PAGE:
[in 2005] Labour was returned in 355 seats, 64 more seats than the other parties combined. That is 55% of the total number of seats and 47 down on their notional 2001 total. Labour’s vote share across the United Kingdom was 35.2%, down 5.5% points compared with 2001. This is the lowest ever share of the vote won by a winning party at a UK General Election. Labour’s 9.5 million votes is equivalent to 21.6% of the electorate, again a record low for a winning party.

    (paqe 13)

    A useful document.

    What the SNP do have a mandate for is a referendum. They didn't campaign on 'independence' despite the Nulab spin.


  42. At 11:10 PM on 05 May 2007, Frances O wrote:

    ??????? Gossipmrs?

    So that presumably rules out a significant section of the population from the start.


  43. At 01:00 AM on 06 May 2007, Ed Iglehart wrote:


    For electoral comparisons the House of Commons Library has a report of the 2005 election, broken down into regions as well, with the information on page 13:

    Labour was returned in 355 seats, 64 more seats than the other parties combined. That is 55% of the total number of seats and 47 down on their notional 2001 total. Labour’s vote share across the United Kingdom was 35.2%, down 5.5% points compared with 2001. This is the lowest ever share of the vote won by a winning party at a UK General Election. Labour’s 9.5 million votes is equivalent to 21.6% of the electorate, again a record low for a winning party.


    Saturday May 05, 2007 at 18:13:16 GMT
  44. At 09:56 AM on 06 May 2007, DI Wyman wrote:

    ....has anyone seen the advert in the appointments suppliment of the Builders & Plasters Gazette?

    ...wanted brickies, needed for forthcomong contract by Hadrian & Sons (Construction - Borders) Ltd.

    Good rates of pay, some new build and general repointing. Recruiting now...also needed general site operatives for groundworks required to prepare the way, possible 4 year contract.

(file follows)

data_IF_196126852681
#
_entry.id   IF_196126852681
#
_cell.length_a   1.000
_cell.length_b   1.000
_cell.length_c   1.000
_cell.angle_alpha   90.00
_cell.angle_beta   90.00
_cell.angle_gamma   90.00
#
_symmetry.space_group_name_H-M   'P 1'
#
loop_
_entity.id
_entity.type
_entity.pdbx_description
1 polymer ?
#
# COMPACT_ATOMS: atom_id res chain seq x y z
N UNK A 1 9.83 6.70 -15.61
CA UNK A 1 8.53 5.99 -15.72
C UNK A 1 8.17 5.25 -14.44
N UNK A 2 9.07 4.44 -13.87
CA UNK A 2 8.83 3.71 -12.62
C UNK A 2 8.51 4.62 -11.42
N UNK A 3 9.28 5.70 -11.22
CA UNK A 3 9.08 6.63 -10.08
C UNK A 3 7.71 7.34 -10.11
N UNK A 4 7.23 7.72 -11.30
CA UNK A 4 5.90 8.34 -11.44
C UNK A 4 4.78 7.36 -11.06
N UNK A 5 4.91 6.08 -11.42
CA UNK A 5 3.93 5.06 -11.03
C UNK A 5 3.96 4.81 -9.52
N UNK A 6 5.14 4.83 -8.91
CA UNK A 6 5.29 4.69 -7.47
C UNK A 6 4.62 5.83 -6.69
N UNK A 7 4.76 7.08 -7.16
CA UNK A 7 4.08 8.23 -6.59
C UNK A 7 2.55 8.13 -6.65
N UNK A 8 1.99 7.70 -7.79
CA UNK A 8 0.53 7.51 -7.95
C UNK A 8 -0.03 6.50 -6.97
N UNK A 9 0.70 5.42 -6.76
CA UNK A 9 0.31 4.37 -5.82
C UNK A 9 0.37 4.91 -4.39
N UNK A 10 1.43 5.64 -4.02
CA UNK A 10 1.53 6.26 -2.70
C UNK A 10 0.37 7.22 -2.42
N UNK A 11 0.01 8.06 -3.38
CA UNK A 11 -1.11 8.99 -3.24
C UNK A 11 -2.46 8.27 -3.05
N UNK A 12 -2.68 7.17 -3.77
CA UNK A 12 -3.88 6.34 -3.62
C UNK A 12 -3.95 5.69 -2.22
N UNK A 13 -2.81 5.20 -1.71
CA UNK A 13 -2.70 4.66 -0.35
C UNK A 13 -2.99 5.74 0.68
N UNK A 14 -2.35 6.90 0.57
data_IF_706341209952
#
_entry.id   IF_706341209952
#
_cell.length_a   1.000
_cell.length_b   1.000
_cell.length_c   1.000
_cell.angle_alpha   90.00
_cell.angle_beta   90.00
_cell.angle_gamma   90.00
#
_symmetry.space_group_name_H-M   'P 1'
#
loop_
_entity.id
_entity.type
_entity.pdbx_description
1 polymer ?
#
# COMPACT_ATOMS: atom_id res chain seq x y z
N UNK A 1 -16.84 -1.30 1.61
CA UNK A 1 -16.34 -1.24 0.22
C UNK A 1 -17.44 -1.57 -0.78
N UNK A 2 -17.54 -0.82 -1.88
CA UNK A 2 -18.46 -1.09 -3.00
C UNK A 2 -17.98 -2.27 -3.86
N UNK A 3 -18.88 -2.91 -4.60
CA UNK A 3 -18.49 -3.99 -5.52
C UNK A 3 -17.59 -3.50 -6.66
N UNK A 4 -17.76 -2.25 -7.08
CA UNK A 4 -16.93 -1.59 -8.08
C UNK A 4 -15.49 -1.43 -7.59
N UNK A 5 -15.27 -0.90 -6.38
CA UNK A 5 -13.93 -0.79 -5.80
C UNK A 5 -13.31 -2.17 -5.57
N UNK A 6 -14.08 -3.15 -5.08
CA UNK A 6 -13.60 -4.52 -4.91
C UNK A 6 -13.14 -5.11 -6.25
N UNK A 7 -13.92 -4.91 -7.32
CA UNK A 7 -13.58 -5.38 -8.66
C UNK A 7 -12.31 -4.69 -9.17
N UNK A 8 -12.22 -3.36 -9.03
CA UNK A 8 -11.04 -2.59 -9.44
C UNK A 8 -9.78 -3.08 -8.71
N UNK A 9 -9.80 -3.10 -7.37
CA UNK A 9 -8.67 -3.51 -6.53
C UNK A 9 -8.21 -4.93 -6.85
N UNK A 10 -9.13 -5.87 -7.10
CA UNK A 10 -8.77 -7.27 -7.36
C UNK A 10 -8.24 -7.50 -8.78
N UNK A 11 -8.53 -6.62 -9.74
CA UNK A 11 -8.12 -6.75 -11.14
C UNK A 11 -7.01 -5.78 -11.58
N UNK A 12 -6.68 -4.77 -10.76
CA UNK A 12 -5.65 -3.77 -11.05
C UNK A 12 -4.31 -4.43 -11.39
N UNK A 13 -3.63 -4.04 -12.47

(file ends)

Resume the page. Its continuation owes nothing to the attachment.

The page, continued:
apply Dept DEV(N), Hollyred Mansions, Livingstone.

    Previous applicants need not apply....:)

  45. At 10:03 AM on 06 May 2007, Gillian wrote:

    Does anyone know what the turnout was for the elections on Thursday? I imagine it was higher in Scotland than the rest of the UK.
    How low would the turnout have to be before the result was deemed invalid? Has there ever been a figure set for this eventuality? I personall feel that there should be.

  46. At 11:09 AM on 06 May 2007, Ed Iglehart wrote:

    Gillian (45),

    Just under half of those registered to vote participated in the 2003 Scottish election. At 49.4% the proportion of the electorate casting a valid vote (on both the first and the second vote) was just under nine percentage points lower than it was in both the first Scottish Parliament election in 1999 and the last UK general election in 2001 Link to document

    I have seen a figure of 53% overall form 2007, but can't confirm that. It seems some areas had as high as 60% and others as low as 50%. Apparently, the decision to hold the two elections simultaneously was with the intent of raising turnout for the local government part.

    Turnout among the under 35s has been worryingly low and declining. It does seem that this time it was better, probably due to the 'real' choices on offer.


  47. At 11:37 AM on 06 May 2007, Gillian wrote:

    Ed I (46) Thanks for that Ed. I agree wholeheartedly with the points you make in your last paragraph. I think that 'real' choices also accounts for the fantastically high turnout in France recently.

  48. At 12:58 PM on 06 May 2007, Ed Iglehart wrote:

    Hi Gillian,

    The document I linked in (46) is worth a trawl if you've got an interest in the demographics of the 2005 election, and although it isn't directly comparable with the Scottish Parliament election, there are insights to be gained. Loads of coloured maps of UK showing the distribution of strengths and weaknesses for all parties.

    I'm interested to see what happens if never-concede NuLab decide to challenge their 48 vote loss in a constituency with over 1000 spoiled ballots. I suspect they are checking out how many analogous challenges they might face from SNP...

    A time of speculation. Actually, the new situation is close to my ideal - no two parties able to command a majority and the greens in the catbird seat. I will miss the lost greens and trotskyites and true socialists (they had proportionally more women than anyone). I have personally known the true survivor for the Greens for over 25 years, He's a good'un, as is our Tory constituency MSP; despite his adamant unionist sentiments, we have much in common.

    On top of that, should independence eventually come, the SNP will fragment before the next election, and the disparate smaller parties who lost votes to them will be revitalised and I suspect an independent Scotland will never see a one or two-party coalition in power.

    That would be my ideal. Less bad law, less ill-considered poilcy, more truly local expression, and perhaps a revitalised and de-centralised Local government structure, perhaps even down to village level.

    Dream on, eh?